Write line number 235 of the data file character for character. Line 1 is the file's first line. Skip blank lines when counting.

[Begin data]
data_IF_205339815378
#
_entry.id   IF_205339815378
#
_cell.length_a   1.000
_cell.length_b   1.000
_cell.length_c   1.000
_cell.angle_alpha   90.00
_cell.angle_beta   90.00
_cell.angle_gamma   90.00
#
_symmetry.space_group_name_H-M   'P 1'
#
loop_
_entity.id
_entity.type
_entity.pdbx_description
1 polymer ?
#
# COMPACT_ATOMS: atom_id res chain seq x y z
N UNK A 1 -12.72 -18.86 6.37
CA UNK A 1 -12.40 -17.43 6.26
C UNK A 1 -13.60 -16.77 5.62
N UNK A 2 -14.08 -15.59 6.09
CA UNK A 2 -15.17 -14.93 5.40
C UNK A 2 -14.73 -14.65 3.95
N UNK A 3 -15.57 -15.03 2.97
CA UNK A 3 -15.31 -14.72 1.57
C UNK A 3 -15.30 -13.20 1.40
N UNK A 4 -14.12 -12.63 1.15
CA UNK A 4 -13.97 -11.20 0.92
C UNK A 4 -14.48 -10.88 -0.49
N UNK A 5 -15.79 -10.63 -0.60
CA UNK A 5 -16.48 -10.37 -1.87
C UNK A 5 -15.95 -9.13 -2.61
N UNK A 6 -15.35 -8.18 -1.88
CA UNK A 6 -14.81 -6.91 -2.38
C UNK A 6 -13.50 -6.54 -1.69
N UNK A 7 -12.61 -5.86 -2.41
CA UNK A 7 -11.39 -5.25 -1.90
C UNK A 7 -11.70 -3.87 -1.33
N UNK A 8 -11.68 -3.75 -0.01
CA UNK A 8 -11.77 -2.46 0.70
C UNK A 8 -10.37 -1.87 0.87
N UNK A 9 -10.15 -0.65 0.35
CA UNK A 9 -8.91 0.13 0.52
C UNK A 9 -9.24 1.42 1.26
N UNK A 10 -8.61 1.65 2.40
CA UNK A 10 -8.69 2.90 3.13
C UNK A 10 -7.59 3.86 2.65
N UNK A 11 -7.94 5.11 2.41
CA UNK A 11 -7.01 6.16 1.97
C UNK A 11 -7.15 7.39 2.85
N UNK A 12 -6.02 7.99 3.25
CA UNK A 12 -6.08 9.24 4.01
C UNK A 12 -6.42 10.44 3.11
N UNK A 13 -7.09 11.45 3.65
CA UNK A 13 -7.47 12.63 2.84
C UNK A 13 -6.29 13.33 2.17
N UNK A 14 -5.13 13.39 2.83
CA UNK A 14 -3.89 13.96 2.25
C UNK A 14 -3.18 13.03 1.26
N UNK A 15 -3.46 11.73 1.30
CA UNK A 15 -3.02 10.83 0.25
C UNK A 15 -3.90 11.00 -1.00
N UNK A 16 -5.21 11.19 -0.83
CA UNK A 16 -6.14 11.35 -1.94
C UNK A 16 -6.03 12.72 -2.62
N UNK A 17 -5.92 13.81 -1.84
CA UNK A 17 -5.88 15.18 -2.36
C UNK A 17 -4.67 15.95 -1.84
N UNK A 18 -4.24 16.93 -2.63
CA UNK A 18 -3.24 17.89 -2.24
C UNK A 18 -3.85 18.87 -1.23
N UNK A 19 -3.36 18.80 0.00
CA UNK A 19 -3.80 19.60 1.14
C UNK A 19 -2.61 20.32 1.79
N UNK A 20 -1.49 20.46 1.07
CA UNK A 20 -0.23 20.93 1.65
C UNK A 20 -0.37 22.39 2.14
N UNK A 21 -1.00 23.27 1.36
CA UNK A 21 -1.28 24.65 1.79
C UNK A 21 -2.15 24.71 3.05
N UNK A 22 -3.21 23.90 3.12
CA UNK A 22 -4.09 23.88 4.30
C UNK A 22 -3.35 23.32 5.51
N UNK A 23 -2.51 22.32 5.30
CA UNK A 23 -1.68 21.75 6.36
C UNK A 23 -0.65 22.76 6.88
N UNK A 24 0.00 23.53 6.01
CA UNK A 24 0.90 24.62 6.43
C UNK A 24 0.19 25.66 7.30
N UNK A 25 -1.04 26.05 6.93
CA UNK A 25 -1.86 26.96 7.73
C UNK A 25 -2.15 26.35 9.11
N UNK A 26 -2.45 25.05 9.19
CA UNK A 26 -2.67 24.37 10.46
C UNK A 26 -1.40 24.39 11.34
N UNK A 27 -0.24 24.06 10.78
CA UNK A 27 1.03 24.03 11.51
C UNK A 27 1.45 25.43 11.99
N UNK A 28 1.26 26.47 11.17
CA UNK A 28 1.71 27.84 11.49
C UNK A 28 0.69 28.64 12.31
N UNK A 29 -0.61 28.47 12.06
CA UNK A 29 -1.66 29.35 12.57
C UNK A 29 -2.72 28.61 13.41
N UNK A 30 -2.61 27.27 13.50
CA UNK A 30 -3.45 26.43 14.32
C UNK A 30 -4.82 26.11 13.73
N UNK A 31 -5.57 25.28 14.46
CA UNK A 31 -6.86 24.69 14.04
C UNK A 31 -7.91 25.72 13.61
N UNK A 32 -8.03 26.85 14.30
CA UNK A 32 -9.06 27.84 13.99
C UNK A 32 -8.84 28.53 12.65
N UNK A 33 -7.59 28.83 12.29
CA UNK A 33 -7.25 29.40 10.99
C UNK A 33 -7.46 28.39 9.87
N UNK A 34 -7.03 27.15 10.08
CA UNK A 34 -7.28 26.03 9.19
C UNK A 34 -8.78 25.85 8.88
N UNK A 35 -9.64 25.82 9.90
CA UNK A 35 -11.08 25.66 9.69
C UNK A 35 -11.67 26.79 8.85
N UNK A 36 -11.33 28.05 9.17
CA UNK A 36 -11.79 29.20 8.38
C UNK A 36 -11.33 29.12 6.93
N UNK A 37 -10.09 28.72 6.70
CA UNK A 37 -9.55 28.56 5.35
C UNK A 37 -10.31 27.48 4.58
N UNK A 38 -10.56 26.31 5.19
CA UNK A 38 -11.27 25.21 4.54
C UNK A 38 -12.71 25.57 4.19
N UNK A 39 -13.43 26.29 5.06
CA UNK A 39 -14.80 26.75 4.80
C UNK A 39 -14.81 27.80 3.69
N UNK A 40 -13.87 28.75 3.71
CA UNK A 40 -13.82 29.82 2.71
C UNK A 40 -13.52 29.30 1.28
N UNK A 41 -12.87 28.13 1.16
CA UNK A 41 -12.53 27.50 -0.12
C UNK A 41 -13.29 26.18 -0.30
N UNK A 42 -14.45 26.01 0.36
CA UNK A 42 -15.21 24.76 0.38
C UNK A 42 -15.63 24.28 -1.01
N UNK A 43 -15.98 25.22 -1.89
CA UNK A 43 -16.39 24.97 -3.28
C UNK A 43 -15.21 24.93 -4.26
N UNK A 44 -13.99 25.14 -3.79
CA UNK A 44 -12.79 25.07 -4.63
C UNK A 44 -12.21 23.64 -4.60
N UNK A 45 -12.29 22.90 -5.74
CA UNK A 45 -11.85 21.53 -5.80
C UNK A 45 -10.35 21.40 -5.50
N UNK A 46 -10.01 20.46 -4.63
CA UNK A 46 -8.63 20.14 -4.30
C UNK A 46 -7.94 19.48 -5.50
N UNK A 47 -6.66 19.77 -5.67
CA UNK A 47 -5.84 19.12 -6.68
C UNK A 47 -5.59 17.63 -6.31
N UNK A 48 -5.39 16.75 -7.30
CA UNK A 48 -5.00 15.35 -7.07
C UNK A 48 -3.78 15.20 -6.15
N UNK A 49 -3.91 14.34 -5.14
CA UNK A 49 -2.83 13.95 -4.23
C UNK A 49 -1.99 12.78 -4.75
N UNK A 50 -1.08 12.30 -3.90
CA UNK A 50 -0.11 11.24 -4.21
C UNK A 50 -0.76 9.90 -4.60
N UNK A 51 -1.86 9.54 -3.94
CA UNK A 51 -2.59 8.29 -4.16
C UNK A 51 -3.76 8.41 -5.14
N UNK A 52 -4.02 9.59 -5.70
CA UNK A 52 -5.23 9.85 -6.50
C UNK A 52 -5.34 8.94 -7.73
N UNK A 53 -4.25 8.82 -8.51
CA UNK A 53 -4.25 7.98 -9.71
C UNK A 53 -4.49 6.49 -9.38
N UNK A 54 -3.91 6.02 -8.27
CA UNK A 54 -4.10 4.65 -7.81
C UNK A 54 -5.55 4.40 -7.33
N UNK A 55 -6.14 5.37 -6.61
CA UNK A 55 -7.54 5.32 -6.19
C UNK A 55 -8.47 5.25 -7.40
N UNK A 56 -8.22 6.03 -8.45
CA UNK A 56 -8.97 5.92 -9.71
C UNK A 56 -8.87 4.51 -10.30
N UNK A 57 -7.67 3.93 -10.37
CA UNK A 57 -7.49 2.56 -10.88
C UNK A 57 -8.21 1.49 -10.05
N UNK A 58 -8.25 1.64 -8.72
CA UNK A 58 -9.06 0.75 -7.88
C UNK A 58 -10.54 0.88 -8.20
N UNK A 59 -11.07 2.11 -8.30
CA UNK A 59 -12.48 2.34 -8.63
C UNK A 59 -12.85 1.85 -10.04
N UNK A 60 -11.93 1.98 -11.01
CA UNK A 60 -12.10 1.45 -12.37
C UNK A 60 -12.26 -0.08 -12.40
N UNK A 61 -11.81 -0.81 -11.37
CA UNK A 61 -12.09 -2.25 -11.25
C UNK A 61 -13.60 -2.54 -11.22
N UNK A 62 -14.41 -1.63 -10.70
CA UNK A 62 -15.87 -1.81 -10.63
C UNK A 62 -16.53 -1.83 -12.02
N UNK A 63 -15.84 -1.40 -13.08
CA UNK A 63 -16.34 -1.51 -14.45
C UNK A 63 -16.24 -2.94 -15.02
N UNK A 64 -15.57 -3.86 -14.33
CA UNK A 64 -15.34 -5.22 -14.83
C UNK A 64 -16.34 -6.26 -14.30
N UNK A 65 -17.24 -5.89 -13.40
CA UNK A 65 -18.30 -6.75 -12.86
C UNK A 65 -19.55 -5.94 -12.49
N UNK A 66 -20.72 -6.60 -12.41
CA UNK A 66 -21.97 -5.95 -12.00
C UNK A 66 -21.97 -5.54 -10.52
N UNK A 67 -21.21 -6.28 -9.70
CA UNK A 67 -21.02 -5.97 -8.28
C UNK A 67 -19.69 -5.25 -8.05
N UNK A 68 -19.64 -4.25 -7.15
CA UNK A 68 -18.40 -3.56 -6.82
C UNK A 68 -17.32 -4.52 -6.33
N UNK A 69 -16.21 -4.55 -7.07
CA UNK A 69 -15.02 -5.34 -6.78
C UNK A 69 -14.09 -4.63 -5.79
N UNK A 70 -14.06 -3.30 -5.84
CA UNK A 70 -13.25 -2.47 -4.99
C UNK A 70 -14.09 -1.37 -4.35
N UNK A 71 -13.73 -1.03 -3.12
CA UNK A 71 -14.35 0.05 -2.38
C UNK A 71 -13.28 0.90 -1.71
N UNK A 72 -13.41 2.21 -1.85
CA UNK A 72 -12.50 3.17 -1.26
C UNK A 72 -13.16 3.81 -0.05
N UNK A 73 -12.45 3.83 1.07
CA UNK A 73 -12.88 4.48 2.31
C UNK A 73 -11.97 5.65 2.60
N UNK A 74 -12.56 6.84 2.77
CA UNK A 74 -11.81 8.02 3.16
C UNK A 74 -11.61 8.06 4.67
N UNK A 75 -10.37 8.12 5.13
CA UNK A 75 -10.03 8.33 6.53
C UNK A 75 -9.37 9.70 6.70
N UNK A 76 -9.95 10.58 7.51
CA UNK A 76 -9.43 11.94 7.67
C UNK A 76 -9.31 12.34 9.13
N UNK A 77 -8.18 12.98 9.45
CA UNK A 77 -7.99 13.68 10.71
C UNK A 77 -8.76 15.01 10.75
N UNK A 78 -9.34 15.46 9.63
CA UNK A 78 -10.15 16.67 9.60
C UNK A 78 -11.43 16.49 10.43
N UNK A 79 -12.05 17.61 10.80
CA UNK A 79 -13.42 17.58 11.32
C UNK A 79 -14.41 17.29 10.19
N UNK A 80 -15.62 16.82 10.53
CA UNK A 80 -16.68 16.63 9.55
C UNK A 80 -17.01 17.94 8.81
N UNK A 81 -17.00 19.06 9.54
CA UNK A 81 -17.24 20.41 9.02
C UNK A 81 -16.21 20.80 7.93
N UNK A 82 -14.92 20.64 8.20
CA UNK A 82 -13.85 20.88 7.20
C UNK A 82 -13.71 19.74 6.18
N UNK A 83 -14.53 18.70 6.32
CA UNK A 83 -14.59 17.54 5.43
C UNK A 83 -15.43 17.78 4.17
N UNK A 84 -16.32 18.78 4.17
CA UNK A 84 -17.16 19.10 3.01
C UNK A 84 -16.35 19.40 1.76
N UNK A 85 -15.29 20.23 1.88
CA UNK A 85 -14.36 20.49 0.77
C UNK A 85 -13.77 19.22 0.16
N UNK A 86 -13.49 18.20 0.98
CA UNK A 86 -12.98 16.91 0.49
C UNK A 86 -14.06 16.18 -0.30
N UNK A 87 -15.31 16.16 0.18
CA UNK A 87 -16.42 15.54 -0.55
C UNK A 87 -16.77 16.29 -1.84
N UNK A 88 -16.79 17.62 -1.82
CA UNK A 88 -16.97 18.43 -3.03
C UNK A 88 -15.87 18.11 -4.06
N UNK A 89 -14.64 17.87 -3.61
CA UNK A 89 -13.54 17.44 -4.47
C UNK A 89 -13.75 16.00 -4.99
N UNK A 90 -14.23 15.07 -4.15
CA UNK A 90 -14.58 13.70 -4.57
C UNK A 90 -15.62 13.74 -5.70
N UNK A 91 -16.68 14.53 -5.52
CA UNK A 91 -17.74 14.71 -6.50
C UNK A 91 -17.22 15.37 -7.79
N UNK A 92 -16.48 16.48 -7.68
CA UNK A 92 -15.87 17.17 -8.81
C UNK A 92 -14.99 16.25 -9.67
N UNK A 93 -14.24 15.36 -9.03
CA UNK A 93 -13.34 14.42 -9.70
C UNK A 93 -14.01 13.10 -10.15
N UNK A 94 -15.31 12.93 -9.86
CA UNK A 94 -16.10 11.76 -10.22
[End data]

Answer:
CA UNK A 72 -12.50 3.17 -1.26